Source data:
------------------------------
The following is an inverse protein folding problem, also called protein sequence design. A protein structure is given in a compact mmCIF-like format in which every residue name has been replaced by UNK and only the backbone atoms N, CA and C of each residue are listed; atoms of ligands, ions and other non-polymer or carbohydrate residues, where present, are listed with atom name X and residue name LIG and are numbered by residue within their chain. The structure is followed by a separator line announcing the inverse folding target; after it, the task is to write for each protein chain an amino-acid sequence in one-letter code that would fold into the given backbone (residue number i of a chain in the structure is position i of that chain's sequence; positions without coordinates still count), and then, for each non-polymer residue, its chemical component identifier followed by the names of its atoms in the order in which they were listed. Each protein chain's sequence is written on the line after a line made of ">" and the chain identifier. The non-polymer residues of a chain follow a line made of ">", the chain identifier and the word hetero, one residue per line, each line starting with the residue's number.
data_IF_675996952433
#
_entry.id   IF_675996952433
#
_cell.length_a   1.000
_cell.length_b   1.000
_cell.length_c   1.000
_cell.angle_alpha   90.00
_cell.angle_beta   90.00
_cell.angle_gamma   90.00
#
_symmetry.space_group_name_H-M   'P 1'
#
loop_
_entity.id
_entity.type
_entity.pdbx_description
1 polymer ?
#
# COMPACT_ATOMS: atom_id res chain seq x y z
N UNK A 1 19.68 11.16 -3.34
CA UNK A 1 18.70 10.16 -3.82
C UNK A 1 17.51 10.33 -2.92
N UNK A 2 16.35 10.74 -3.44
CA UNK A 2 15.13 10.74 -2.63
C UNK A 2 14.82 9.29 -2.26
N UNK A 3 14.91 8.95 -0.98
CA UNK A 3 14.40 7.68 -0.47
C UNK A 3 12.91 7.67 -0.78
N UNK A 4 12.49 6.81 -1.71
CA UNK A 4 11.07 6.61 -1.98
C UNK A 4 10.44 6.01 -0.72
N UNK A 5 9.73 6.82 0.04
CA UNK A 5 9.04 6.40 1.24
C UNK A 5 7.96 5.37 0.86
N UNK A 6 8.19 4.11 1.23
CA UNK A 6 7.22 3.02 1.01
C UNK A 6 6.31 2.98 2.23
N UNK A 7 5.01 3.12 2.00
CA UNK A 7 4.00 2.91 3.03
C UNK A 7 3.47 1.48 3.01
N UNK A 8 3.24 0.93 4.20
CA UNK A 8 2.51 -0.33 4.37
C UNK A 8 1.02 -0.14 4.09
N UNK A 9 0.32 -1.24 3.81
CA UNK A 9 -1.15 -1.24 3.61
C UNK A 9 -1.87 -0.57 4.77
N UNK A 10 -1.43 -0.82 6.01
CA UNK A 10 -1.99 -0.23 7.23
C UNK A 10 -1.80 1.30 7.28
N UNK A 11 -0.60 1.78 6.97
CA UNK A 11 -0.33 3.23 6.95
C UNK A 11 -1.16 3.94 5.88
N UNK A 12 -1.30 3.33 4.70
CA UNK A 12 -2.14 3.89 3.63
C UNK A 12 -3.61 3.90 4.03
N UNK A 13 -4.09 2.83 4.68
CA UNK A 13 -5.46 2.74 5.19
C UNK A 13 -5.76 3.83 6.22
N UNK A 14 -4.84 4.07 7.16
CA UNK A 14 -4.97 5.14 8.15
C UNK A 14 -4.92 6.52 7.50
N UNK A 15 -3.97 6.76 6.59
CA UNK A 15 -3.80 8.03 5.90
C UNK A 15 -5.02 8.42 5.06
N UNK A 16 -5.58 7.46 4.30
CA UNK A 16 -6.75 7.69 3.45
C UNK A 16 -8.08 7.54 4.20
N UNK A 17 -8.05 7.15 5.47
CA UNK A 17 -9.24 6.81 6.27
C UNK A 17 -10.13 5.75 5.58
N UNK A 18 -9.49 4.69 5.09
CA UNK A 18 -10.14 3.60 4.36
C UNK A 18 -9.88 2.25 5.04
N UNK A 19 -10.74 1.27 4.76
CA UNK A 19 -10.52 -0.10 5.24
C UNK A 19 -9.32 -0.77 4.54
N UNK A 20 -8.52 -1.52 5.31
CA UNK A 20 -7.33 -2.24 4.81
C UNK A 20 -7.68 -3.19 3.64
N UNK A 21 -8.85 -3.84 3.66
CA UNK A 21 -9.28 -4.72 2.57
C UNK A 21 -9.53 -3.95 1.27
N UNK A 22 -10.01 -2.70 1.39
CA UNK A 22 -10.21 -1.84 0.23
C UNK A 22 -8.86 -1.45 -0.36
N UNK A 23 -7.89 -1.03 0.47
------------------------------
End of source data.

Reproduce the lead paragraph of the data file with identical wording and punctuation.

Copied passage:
The following is an inverse protein folding problem, also called protein sequence design. A protein structure is given in a compact mmCIF-like format in which every residue name has been replaced by UNK and only the backbone atoms N, CA and C of each residue are listed; atoms of ligands, ions and other non-polymer or carbohydrate residues, where present, are listed with atom name X and residue name LIG and are numbered by residue within their chain. The structure is followed by a separator line announcing the inverse folding target; after it, the task is to write for each protein chain an amino-acid sequence in one-letter code that would fold into the given backbone (residue number i of a chain in the structure is position i of that chain's sequence; positions without coordinates still count), and then, for each non-polymer residue, its chemical component identifier followed by the names of its atoms in the order in which they were listed. Each protein chain's sequence is written on the line after a line made of ">" and the chain identifier. The non-polymer residues of a chain follow a line made of ">", the chain identifier and the word hetero, one residue per line, each line starting with the residue's number.